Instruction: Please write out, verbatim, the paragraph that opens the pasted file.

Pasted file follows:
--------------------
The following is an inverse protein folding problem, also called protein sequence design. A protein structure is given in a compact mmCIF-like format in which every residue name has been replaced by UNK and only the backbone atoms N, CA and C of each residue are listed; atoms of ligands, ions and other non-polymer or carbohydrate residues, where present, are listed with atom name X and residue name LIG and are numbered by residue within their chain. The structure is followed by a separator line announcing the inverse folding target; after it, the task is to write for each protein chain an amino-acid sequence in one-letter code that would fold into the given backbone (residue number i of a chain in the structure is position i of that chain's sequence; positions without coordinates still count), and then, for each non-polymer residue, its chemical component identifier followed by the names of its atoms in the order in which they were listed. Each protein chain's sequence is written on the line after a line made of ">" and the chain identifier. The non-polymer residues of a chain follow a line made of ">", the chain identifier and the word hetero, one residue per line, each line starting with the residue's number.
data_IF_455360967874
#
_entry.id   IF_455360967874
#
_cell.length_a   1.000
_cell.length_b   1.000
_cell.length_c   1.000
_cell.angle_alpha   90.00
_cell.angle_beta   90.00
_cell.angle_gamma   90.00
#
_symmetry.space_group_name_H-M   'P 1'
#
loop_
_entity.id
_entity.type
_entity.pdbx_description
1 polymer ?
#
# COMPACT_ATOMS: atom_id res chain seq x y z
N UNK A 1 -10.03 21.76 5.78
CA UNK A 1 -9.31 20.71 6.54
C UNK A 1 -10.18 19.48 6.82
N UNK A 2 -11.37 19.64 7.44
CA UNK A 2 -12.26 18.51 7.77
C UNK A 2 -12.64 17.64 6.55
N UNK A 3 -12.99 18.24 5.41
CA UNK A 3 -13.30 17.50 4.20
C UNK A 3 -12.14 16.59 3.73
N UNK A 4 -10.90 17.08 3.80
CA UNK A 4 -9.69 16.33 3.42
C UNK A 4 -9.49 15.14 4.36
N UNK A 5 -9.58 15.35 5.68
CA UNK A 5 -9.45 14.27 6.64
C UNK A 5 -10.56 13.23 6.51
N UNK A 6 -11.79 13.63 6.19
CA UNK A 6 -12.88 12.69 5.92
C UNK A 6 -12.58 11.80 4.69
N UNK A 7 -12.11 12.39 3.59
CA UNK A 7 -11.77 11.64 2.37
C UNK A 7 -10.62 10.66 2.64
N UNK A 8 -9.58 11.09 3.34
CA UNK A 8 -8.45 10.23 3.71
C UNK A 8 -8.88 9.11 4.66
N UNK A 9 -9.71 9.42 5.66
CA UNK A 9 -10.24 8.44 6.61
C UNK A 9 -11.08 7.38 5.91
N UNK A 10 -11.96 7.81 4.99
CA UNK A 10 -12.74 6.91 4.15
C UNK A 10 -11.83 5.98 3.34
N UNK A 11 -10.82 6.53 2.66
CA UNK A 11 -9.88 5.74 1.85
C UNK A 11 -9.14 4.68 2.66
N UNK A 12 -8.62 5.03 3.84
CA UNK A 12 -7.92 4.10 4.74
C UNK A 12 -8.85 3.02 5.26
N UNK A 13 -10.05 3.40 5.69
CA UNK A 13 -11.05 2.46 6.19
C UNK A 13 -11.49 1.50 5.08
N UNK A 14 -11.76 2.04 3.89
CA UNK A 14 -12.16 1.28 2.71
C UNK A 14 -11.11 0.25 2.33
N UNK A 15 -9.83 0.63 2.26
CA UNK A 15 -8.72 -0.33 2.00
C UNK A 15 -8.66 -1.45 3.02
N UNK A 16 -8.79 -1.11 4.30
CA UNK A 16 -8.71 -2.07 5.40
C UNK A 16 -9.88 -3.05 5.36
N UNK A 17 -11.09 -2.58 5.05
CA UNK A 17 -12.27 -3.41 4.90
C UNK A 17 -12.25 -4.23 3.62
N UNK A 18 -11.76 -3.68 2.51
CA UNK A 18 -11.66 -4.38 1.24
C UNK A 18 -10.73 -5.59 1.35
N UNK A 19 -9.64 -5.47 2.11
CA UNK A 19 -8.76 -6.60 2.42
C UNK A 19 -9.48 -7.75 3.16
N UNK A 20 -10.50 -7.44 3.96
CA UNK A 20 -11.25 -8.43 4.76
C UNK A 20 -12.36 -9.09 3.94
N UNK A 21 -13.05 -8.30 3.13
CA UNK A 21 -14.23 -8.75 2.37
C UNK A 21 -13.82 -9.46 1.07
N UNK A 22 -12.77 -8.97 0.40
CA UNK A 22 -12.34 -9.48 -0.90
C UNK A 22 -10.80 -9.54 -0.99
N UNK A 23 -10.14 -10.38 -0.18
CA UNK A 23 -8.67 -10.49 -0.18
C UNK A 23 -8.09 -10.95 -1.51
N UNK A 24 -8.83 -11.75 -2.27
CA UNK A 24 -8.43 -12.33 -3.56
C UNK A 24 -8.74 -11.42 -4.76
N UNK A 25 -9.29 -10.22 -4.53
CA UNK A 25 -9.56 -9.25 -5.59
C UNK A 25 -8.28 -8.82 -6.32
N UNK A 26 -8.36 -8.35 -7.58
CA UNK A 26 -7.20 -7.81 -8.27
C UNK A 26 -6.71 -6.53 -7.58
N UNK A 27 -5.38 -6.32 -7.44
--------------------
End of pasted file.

The following is an inverse protein folding problem, also called protein sequence design. A protein structure is given in a compact mmCIF-like format in which every residue name has been replaced by UNK and only the backbone atoms N, CA and C of each residue are listed; atoms of ligands, ions and other non-polymer or carbohydrate residues, where present, are listed with atom name X and residue name LIG and are numbered by residue within their chain. The structure is followed by a separator line announcing the inverse folding target; after it, the task is to write for each protein chain an amino-acid sequence in one-letter code that would fold into the given backbone (residue number i of a chain in the structure is position i of that chain's sequence; positions without coordinates still count), and then, for each non-polymer residue, its chemical component identifier followed by the names of its atoms in the order in which they were listed. Each protein chain's sequence is written on the line after a line made of ">" and the chain identifier. The non-polymer residues of a chain follow a line made of ">", the chain identifier and the word hetero, one residue per line, each line starting with the residue's number.